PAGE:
Just a couple of quickies:

"After resumption of his office on March 1, 1950, President Chiang Kai-shek has never since forgotten the task of attempts to recover the mainland China from the communist control." Does this "resumption" mean here in Taiwan? If so, China washed its hands of Taiwan in 1895, ceding the island to Japan as one of the terms of the Treaty of Shimonoseki. At the time, Chiang was seven years old and not occupying, as far as I know, a position of power. The "resumption" statement therefore baffles me. Chiang did show up in Taiwan after being forced out from China and he did clean house, whacking thousands of local elites. But let me reiterate: he never came to Taiwan during the Japanese colonial era (1895-1945) or prior to this period.

So, how are we supposed to read this? He didn't actually appoint the people he had murdered during 2-28 (1947) or the White Terror campaign in the fifties. Chiang inherited them when Taiwan fell into his lap following the Second World War; they were in place long before he thrust himself upon the island. It is worth pointing out that one of the incompetent governors he assigned to Taiwan in the late forties, namely Chen Yi (陳儀), was indeed executed in Taiwan on June 18, 1950, but Chiang wasn't resuming power from him. Chen had been canned prior to this time and had relocated to China. Chiang simply had him dragged back to Taiwan because he suspected Chen was up to something.

I have to say this though -- the above painting is pretty good.


Jinguashi, Taiwan

POW Camp Memorial, originally uploaded by Patrick Cowsill.
I wrote this story about Jinguashi (金瓜石) for Culture Taiwan. My family went there a couple of weeks ago. Here's the link: http://goo.gl/9N78u


Wenzao College Student Protest Is Misguided

Last week, the Taipei Times ran a story on the dress code of Wenzao College, which is situated in Greater Kaohsiung, Taiwan: http://goo.gl/uOXAX. In it, the writer addresses the frustration of local students with the code but ignores their prejudice towards foreign students and ethnocentrism in taking a stance. So, I will briefly address these issues for him because I think his piece is problematic.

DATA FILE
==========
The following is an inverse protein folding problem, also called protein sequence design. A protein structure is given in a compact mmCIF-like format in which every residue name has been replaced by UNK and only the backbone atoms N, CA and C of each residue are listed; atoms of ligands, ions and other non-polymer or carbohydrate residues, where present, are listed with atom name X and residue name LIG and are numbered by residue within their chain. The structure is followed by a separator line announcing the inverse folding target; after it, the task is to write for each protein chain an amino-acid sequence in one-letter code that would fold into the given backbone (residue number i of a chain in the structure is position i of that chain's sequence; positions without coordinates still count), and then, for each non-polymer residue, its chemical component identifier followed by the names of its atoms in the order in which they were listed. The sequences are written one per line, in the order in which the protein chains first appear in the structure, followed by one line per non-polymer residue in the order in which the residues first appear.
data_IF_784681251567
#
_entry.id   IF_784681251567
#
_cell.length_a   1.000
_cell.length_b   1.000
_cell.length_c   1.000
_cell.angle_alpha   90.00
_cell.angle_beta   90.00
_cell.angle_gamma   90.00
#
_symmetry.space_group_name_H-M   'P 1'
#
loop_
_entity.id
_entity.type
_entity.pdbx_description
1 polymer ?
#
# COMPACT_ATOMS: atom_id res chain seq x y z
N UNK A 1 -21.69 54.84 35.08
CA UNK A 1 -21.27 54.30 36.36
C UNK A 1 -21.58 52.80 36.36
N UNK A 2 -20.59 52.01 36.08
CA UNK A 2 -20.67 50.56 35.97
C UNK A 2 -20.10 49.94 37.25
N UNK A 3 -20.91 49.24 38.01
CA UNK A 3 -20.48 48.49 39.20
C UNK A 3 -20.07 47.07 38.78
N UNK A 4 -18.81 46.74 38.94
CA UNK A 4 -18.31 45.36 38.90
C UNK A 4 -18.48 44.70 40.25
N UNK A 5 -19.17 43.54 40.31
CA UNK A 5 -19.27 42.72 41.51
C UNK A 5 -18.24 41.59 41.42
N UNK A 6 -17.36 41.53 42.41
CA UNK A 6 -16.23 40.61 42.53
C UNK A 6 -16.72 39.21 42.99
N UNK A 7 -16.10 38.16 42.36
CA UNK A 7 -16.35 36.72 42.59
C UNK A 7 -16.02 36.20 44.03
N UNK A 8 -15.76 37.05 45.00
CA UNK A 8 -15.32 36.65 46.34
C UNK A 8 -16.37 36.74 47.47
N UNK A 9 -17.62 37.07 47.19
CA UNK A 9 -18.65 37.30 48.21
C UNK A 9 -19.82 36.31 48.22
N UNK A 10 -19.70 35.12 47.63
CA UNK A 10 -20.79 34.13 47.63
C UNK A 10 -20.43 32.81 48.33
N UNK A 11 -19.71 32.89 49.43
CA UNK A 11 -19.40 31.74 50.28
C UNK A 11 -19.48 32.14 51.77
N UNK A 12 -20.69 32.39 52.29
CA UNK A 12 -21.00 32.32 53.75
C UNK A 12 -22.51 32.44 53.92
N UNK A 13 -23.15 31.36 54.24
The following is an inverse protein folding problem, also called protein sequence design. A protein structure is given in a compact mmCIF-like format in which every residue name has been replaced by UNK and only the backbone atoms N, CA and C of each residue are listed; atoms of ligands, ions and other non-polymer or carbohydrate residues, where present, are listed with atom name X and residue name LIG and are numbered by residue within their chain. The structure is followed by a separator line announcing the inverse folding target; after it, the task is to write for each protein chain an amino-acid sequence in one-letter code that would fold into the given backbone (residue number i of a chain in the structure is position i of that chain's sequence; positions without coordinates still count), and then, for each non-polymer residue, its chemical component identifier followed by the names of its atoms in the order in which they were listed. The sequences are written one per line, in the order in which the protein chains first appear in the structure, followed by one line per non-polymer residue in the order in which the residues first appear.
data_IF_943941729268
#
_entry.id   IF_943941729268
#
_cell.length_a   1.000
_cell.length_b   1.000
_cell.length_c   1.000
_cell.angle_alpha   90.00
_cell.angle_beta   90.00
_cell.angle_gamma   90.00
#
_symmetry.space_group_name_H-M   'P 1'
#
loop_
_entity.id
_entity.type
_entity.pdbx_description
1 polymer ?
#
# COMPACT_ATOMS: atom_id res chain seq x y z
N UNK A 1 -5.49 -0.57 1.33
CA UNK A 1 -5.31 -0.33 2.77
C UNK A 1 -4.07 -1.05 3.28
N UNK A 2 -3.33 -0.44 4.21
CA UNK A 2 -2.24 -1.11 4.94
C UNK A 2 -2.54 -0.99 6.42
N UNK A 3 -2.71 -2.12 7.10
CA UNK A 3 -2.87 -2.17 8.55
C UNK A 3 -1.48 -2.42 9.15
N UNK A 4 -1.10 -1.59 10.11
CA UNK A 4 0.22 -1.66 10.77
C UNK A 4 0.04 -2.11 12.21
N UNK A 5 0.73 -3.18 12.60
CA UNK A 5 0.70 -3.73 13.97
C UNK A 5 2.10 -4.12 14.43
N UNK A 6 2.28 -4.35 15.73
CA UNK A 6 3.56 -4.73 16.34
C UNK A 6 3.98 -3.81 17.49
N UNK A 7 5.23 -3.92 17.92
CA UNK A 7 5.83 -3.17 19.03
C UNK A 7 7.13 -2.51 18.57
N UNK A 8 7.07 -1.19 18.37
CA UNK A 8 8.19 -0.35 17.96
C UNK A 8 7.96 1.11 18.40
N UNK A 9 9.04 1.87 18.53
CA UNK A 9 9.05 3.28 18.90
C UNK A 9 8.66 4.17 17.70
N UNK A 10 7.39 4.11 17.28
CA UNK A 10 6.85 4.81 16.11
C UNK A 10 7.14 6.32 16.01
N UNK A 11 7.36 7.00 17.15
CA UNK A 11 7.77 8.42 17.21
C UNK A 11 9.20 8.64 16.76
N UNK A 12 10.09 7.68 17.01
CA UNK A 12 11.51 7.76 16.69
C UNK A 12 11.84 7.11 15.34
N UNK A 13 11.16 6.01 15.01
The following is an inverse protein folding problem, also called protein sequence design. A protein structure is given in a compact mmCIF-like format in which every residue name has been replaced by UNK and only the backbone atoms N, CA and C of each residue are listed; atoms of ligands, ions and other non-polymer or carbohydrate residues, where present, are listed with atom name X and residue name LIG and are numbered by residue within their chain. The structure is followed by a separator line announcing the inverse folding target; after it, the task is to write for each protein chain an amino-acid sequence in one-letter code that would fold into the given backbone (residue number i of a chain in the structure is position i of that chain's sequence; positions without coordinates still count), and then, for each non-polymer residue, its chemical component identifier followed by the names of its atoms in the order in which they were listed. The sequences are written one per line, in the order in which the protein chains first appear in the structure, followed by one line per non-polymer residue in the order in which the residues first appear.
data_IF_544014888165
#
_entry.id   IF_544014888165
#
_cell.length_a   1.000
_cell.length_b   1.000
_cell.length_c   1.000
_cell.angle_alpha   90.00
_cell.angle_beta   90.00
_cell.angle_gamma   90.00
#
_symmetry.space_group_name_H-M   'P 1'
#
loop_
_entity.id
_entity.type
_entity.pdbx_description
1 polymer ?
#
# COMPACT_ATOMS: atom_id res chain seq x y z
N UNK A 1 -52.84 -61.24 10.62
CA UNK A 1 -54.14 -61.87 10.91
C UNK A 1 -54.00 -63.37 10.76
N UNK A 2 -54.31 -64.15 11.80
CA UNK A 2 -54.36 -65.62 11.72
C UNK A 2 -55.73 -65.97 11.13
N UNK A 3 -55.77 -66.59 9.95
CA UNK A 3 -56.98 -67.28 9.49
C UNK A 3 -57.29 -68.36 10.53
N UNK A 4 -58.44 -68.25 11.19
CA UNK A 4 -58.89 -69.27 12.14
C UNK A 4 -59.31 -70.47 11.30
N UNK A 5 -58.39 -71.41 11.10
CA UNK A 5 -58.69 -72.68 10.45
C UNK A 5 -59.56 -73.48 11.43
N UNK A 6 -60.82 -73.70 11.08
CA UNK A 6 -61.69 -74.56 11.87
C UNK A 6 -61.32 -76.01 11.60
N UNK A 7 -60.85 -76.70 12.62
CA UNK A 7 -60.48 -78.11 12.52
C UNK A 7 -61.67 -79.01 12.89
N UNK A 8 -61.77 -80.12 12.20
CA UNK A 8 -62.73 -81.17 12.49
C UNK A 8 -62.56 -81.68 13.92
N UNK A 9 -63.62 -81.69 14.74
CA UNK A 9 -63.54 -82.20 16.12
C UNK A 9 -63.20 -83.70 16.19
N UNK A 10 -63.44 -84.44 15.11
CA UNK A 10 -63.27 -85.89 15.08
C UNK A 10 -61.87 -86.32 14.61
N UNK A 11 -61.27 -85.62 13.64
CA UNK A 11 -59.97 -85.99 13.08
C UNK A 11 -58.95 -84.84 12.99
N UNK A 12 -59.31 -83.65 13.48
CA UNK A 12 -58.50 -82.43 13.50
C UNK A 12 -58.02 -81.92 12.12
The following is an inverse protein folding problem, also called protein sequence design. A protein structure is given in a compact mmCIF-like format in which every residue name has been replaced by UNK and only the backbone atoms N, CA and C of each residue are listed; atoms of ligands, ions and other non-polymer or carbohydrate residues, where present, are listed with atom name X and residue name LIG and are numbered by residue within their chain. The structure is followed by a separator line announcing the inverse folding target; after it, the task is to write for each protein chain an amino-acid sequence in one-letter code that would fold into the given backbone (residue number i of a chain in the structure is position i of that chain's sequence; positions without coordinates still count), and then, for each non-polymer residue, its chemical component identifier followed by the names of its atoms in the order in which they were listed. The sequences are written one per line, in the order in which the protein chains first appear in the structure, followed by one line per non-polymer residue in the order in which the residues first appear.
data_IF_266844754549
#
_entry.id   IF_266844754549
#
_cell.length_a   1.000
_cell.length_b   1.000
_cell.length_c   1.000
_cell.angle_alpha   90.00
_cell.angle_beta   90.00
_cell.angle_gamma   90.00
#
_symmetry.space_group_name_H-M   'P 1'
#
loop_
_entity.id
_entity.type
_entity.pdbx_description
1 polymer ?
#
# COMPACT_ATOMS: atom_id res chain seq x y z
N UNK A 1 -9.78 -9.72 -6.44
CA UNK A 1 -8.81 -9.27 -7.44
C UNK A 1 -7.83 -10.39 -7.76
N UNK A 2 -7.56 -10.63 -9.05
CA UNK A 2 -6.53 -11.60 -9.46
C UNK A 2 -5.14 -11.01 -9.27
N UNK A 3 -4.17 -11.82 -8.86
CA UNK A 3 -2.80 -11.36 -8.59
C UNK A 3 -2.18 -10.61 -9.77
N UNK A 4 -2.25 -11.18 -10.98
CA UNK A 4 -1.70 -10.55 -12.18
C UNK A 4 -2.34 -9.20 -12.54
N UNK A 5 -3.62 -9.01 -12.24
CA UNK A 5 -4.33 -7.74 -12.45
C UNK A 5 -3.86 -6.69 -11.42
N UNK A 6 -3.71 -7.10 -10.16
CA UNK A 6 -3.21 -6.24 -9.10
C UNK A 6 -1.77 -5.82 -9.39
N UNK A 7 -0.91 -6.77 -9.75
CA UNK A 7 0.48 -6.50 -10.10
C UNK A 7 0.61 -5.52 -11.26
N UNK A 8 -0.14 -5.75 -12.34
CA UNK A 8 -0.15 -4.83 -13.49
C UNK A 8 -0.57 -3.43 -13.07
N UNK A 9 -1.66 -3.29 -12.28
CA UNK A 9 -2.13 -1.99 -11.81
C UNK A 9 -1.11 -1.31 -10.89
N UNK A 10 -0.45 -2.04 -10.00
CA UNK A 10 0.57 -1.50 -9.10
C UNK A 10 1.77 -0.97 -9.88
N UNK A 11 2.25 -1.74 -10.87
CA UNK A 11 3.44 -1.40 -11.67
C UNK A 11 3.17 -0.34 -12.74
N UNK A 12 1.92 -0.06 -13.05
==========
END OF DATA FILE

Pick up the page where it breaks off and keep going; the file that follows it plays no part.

The report starts by covering the reaction of students at Wenzao to these words, posted on the school's front gates:  "The campus is a formal location [whatever that means] of learning and we [who?] ask that students comply with the following rules -- Please do not wear flip-flops, hot-pants, or revealing clothing on campus." It seems Wenzao's students, at least some of them, do not like being told how to dress. This is understandable. What should be important is that students do their homework, participate in classes, show respect for their teachers and peers, etc. Who gives a crap if they're wearing flip-flops or hot-pants? If anything, the school is showing disrespect to them by questioning their fashion sense and making a statement about their attitude.

Here's where the story gets annoying: "However some students complained that the school was being selective in its target audience, pointing out that the notice, written entirely in Chinese, was targeted at Taiwanese students rather than accompanied by an English version for foreign students, who some students said are the main culprits when it comes to violating the dress code." Really? I just don't get it. Where in this notice does it say that? Furthermore, where does it say "foreign students do not read this and do not heed this?"

Actually, I do get it. The protesters are assuming if you are not Taiwanese, you cannot read (or speak) Chinese. That is misguided because it shows prejudice -- a judgment we pass on another without first knowing them -- and ethnocentric behavior. I for a fact know it's ethnocentric behavior because I just went down to Greater Kaohsiung this morning and interviewed the same students as the Taipei Times. They reiterated their complaints that "the school was being selective in its target audience." Then they told me Chinese is the most difficult language in the world and only Chinese and Taiwanese people (like them) were smart enough to learn it.

While I was in Greater Kaohsiung, I stopped by the admissions office to get the school calendar. On page 2,553, I read the following:

II. Center of Chinese Language
Wenzao Ursuline College of Languages is Taiwan's only college of foreign languages. We have Taiwan's most advanced audiovisual center, equipped with instructional videos and audio tapes, and multifunctional language labs. The Center of Chinese Language is one of the newest divisions in Wenzao, focusing on language and cultural exchange between the Chinese and peoples from other nations. Our instructors are speakers of Mandarin, well-trained and highly experienced in teaching Chinese as a foreign language. With the guidance of these teachers, students soon master practical Chinese, adapt to life in Taiwan and are able to appreciate the many aspects of Chinese culture.

In other words, the next time you want to assume somebody can't do something based on the color of their skin, protesters, please don't. And stop talking trash about the teaching abilities of the instructors at your school.  BTW, good job, Taipei Times. Nice little piece of race-baiting in the "foreign students get away with murder and don't understand our ways, so we're angry" angle.